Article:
You can see all of these themes, and more, swirling through the recent Washington Post feature about the Bible museum, which -- here is the crucial point -- was produced by the newspaper's religion-desk professionals (as opposed to the Style section or even the political desk). The headline: "Sneak peek: D.C.’s huge new Museum of the Bible includes lots of tech -- but not a lot of Jesus."

But "not a lot of Jesus"? What's that all about? Here is the overture:

The Museum of the Bible, a massive new institution opening next month just south of the Mall, is just as notable for what it ­includes -- vivid walk-through re-creations of the ancient world, one of the world’s largest private collections of Torahs, a motion ride that sprays water at you, a garden of biblical plants -- as for what it leaves out.

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Sally Quinn and her ghosts: A memoir about magic, sex, spirituality and the religion beat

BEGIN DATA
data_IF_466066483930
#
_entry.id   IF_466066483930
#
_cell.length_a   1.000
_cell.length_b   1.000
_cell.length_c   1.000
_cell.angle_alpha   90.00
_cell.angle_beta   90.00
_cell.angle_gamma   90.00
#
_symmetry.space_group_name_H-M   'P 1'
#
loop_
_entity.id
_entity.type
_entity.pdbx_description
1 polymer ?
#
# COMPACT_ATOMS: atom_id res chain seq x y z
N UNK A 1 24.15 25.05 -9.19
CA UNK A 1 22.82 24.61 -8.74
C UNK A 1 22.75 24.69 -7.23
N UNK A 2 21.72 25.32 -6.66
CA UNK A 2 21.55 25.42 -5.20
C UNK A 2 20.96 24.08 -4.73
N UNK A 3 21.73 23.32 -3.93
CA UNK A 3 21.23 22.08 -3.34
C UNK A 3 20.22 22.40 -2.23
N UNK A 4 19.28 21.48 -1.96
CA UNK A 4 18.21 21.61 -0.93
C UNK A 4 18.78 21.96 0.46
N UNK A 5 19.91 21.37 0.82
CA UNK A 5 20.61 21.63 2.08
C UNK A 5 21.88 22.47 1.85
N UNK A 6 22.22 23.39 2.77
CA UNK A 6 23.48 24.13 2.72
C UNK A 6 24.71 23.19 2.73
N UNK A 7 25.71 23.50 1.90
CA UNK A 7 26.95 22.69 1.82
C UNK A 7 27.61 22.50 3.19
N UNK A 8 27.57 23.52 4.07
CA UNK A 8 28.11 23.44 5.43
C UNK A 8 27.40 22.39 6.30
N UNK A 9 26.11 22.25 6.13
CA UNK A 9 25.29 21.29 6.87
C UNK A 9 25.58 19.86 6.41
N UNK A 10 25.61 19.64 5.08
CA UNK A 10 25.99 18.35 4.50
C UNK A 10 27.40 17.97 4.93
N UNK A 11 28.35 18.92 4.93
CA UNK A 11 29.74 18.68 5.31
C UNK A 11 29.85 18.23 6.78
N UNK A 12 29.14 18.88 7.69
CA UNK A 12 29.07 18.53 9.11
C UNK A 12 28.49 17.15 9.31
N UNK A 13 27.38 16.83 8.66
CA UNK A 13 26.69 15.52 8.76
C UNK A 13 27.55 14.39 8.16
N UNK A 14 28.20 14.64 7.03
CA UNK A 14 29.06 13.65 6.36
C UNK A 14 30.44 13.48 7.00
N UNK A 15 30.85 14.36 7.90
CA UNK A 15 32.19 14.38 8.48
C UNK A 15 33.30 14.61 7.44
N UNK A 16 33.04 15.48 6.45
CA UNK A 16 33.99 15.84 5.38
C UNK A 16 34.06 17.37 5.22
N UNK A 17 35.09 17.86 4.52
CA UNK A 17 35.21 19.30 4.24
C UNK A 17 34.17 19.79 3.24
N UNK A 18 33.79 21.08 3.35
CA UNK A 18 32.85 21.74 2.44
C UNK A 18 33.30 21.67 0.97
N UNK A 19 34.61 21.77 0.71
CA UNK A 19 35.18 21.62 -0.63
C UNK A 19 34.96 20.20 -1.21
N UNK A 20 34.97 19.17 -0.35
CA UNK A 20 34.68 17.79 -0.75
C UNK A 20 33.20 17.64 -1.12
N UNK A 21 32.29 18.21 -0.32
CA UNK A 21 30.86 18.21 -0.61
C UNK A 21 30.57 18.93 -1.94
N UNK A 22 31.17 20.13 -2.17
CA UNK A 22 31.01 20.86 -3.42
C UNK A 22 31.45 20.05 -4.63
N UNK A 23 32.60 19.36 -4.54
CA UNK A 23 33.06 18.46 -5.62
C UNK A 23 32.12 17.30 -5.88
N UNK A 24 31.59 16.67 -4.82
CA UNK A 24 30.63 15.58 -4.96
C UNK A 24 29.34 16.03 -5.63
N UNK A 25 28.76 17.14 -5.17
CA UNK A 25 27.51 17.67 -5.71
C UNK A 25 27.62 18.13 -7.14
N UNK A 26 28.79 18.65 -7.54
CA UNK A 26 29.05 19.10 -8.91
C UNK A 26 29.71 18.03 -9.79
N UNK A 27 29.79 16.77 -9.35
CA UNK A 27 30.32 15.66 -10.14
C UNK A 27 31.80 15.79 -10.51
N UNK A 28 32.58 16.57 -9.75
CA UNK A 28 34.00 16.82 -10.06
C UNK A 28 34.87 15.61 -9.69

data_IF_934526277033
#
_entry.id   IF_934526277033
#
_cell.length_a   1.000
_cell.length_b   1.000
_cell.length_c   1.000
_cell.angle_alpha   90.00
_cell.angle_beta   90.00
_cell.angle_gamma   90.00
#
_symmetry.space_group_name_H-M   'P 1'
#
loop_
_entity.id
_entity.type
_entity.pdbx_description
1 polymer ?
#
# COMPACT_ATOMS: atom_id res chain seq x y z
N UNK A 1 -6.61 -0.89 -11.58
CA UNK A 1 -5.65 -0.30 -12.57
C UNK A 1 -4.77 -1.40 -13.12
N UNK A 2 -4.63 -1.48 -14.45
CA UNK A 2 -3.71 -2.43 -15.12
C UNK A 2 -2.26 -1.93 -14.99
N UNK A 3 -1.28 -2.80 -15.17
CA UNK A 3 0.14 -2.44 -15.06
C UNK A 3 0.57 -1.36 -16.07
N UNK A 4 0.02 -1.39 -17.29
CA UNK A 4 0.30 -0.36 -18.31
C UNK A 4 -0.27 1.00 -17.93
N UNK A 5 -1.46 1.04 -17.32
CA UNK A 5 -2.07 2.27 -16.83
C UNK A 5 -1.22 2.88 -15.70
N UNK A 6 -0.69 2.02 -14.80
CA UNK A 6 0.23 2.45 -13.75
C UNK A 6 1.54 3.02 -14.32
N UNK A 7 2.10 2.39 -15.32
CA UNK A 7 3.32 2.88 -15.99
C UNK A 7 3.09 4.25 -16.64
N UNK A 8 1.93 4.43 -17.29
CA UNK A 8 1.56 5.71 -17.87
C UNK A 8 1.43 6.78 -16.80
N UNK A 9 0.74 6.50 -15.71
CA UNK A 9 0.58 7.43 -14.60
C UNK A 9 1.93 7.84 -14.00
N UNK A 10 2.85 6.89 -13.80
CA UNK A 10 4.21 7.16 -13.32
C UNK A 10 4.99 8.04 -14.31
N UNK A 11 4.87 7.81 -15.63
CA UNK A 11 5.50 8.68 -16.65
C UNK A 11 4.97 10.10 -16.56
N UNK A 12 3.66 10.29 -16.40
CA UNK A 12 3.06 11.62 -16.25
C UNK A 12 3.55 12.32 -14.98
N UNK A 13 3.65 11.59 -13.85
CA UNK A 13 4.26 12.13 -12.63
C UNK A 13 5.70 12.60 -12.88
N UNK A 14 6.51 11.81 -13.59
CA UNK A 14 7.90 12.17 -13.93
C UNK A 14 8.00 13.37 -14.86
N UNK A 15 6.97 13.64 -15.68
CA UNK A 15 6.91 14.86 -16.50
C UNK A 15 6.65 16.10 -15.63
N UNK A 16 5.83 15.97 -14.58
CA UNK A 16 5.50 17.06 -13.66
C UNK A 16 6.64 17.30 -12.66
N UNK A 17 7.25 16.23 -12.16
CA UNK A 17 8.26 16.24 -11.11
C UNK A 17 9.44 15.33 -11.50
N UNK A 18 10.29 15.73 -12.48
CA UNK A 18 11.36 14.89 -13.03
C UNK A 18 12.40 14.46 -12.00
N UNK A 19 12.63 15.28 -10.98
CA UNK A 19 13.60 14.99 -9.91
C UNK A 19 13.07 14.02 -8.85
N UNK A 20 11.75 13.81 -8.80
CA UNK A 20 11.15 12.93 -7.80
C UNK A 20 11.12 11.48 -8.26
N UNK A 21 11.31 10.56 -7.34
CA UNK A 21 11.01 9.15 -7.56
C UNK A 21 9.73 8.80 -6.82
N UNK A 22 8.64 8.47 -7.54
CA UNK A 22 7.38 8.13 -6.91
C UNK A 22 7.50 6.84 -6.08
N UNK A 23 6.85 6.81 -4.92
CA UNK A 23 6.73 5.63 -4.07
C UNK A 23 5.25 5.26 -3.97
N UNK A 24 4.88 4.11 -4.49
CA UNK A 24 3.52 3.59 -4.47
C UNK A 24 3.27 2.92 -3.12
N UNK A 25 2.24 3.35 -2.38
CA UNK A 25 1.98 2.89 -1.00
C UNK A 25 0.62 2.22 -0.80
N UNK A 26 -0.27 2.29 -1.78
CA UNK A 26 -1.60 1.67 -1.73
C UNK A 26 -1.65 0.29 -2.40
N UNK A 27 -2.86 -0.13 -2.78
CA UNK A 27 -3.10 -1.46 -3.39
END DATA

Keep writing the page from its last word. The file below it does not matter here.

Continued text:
Sally Quinn and her ghosts: A memoir about magic, sex, spirituality and the religion beat

Now this is what the DC chattering classes desperately needed right now -- something to talk about other than President Donald Trump and his wife's controversial choices in footwear.

If you have followed post-1960s life in Washington, D.C., you will not be surprised that the person in the center of this hurricane of whispers is none other than journalist and social maven Sally Quinn. Yes, we're talking about the much-talked-about lover and much-younger wife of the great Washington Post editor Ben Bradlee.

Once the most feared "New Journalism" scribe covering DC social life, Quinn later used her personal charisma and clout to create the "On Faith" blog at the Post -- opening a window into the religious beliefs of her corner of the DC establishment. Hint: Mysterious progressive faith is good, traditional forms of religion are bad, bad, bad. Meanwhile, the former atheist became -- in her public persona -- a rather visible Episcopalian.

Now she is tweaking that image with a spiritual memoir entitled "Finding Magic" in which, in the words of a must-read Washingtonian profile, the "gatekeeper of Washington society turned religion columnist and about-to-turn evangelist for mysticism, magic, and the divine."